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Posted: June 19, 2012 8:53 p.m.

Looking for leadership…

In the nation's capital

If you're a business owner and your manager has enabled your business to continue to boom during this historically rough economy, then you might not care how much free time he or she takes off of work.

But if your business is suffering like most are, then you're probably going to expect your manager to have his or her nose to the grindstone continually searching for ways to keep the business successful.

You'll expect the manager to lead by example and aggressively pursue methods to lead the company back to prosperity.

If we would expect our managers on a local level to lead by example then we absolutely should expect the same of the man we hired to lead our country.

We're living in a country that is being decimated by bad political and economic decisions, and a world with its fair shares of confrontational issues.

In spite of those challenges, there are many of us who still feel that we can truly reach the end of the tunnel where the light will be bright and warm, which makes it plain disgusting when we read that our president Barack Obama, in the middle of all of these crises and for the 100th time in his presidency, hit the links. That's an average of 2.4 rounds of golf per month during his time in office.

Mr. President, we really don't care if you play golf every day. We just ask you to step up and be the leader you were elected to be and if that means working 24/7 so be it.

We need a leader with a strong work ethic, backed up by courage and conviction, to raise this country back up to heights it can achieve.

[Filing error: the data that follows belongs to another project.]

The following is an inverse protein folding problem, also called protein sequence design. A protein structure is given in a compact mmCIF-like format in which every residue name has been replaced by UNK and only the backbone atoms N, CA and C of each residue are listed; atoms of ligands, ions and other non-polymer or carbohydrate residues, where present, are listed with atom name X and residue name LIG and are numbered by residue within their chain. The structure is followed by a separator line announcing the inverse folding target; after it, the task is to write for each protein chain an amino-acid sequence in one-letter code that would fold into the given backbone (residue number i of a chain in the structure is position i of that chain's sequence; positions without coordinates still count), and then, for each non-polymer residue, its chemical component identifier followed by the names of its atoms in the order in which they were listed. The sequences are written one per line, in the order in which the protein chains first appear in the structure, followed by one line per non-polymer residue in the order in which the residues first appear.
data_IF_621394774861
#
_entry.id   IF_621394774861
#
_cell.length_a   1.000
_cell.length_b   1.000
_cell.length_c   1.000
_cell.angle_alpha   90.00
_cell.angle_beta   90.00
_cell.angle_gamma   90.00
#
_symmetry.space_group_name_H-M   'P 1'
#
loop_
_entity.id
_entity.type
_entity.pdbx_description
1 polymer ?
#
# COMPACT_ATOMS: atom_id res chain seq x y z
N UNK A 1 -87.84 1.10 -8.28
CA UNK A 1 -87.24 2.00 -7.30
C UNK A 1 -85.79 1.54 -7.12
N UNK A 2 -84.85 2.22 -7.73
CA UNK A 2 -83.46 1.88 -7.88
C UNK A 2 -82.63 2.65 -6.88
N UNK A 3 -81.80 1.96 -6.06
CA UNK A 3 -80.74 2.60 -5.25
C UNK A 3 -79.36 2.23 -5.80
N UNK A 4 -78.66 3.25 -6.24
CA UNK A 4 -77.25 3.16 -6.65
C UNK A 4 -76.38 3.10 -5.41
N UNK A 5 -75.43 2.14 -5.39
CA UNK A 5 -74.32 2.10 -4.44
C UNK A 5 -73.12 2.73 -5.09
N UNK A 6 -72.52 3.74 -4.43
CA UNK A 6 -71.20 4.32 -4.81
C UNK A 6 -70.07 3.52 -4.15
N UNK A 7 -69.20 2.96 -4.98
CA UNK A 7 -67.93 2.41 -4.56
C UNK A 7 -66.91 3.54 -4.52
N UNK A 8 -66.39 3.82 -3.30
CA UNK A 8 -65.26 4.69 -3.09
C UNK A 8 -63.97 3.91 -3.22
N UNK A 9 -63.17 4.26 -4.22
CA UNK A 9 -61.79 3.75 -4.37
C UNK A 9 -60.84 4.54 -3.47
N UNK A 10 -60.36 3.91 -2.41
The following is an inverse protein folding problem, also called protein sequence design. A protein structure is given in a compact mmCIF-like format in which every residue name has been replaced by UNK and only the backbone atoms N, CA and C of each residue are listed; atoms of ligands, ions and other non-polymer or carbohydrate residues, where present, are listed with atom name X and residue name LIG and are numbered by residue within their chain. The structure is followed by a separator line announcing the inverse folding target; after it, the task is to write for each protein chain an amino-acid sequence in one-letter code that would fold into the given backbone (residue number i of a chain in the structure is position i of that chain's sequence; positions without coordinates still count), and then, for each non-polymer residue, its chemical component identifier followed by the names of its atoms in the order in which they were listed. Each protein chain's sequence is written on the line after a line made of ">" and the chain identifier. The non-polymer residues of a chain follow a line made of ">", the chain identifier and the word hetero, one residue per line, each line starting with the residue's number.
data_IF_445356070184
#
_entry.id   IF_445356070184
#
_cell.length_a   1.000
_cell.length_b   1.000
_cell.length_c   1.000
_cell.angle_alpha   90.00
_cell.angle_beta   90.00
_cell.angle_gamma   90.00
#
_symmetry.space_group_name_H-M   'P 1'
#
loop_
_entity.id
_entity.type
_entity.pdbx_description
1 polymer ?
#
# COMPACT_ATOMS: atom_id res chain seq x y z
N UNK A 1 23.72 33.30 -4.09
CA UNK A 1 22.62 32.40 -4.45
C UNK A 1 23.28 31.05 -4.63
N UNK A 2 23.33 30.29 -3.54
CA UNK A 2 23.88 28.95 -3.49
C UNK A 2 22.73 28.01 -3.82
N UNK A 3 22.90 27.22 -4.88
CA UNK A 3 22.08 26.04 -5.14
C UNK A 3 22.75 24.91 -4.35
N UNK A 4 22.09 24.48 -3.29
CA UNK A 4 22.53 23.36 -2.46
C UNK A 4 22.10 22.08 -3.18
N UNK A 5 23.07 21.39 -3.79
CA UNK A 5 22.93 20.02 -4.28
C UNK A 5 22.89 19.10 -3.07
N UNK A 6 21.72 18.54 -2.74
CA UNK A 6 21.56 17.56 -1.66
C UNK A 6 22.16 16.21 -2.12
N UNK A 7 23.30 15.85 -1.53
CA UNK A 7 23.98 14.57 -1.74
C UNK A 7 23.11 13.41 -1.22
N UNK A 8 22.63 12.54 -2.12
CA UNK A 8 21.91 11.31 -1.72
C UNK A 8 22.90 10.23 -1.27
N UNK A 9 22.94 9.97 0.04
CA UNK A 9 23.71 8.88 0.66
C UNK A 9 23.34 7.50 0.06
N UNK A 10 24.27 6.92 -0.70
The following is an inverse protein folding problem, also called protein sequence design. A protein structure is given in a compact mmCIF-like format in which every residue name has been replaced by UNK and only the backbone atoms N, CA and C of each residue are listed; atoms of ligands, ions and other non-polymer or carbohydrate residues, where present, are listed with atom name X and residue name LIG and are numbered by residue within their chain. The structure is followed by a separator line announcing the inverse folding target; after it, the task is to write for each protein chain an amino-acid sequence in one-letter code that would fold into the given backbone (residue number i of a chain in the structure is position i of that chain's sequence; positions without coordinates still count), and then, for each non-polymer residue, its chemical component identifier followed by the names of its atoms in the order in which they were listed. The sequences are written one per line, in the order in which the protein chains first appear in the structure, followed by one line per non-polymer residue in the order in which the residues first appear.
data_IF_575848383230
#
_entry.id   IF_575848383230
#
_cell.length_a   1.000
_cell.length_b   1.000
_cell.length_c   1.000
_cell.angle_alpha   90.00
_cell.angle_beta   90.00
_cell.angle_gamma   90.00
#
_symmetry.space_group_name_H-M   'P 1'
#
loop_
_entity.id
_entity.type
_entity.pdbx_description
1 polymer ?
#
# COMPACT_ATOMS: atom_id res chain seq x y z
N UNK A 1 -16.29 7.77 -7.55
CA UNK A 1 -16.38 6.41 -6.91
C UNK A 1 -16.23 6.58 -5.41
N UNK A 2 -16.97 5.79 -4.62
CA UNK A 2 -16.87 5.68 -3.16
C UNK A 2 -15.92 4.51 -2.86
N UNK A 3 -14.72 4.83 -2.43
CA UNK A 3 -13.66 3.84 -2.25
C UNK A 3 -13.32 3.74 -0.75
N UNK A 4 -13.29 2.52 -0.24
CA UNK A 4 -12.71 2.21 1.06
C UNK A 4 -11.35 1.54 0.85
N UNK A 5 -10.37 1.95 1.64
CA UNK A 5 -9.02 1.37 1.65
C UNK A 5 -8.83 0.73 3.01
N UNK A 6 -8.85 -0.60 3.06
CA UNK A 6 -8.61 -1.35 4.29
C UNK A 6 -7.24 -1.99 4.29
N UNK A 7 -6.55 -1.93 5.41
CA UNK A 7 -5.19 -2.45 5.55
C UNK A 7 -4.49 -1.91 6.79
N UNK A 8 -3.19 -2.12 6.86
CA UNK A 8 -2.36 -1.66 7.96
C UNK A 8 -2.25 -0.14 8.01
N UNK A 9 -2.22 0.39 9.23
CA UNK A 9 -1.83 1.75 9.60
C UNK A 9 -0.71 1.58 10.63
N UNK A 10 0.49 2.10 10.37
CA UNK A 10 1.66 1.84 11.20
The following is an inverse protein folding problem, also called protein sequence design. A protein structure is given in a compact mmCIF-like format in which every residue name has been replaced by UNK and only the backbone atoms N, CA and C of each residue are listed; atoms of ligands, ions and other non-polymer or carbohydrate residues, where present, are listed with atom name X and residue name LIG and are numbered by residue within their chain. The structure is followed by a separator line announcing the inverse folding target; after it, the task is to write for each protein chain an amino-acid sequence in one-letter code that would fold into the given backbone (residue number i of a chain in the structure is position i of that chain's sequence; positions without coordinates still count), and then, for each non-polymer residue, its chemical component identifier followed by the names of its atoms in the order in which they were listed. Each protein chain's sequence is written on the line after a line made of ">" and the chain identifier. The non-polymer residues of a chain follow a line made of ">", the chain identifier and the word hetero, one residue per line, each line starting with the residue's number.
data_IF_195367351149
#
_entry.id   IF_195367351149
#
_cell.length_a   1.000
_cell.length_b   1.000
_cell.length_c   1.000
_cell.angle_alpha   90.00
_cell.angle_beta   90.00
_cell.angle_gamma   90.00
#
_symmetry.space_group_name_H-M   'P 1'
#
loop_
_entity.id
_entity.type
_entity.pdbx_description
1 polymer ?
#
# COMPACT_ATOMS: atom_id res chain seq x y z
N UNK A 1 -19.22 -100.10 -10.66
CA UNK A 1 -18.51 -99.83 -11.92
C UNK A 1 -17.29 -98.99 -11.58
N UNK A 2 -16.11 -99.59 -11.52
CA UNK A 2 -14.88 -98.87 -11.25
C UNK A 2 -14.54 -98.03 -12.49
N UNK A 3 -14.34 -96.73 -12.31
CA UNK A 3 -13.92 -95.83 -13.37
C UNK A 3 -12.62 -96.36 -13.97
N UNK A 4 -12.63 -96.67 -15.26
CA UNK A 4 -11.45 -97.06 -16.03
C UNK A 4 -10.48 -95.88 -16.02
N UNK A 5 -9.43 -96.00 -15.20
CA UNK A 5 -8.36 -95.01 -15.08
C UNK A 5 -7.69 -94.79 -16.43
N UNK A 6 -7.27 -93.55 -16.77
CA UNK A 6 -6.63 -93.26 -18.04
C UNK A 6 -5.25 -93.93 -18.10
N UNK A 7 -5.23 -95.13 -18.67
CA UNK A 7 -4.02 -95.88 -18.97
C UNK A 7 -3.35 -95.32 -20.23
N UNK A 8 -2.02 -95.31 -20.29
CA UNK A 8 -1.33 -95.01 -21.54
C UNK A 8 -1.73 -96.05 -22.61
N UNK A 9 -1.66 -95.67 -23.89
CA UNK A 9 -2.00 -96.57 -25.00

Mr. President, please be our leader, not our recreation guru.

...and at the Gold Dome

Meet David Ralston, the speaker of the Georgia House of Representatives.

He is a lawyer who represents District 7, which includes Dawson, Fannin and Gilmer counties.

As the speaker of the house, Mr. Ralston has the opportunity to help bring some respect to the fine art of being a politician. He chooses to follow many politicians' habit of keeping one hand in his pocket as he praises the Lord with the other when speaking with you.

The Atlanta Journal-Constitution has been doing a series on efforts to set stricter ethic rules on elected representatives, but, according to their stories, Ralston is not being very cooperative on the issue of setting limits on the free trips, dinners and sports tickets he often receives.

In answering his critics, who want $100 limits on the gifts elected officials can accept, he has reportedly said imposing a cap will simply drive lobbyist spending underground.

Excuse us, Mr. Ralston, for thinking that you were in charge here. If you set the example, we're sure your charges would not defy your wishes and that the lobbyists would not be allowed to go underground.

Mr. Ralston should gladly push for and accept changes to reforms that would stop this unreported lobbying in its tracks.
We don't expect our leaders to be pure; they never have been since the beginning of time. However, we do have a right to expect them to be honest. By his actions and by his leadership of the Georgia General Assembly, Mr. Ralston has shown that he has nothing but scorn for the citizens of Georgia.

The continued disrespect for the leadership of this state and country is motivated by men and women, who, particularly once they gain power, leave honesty and openness far behind.

We call on our own representatives, and other across the state, to stand up to this mockery of true leadership and to have the courage to pass a law that proves the word "ethics" maintains at least some shred of respect in the state of Georgia.

 

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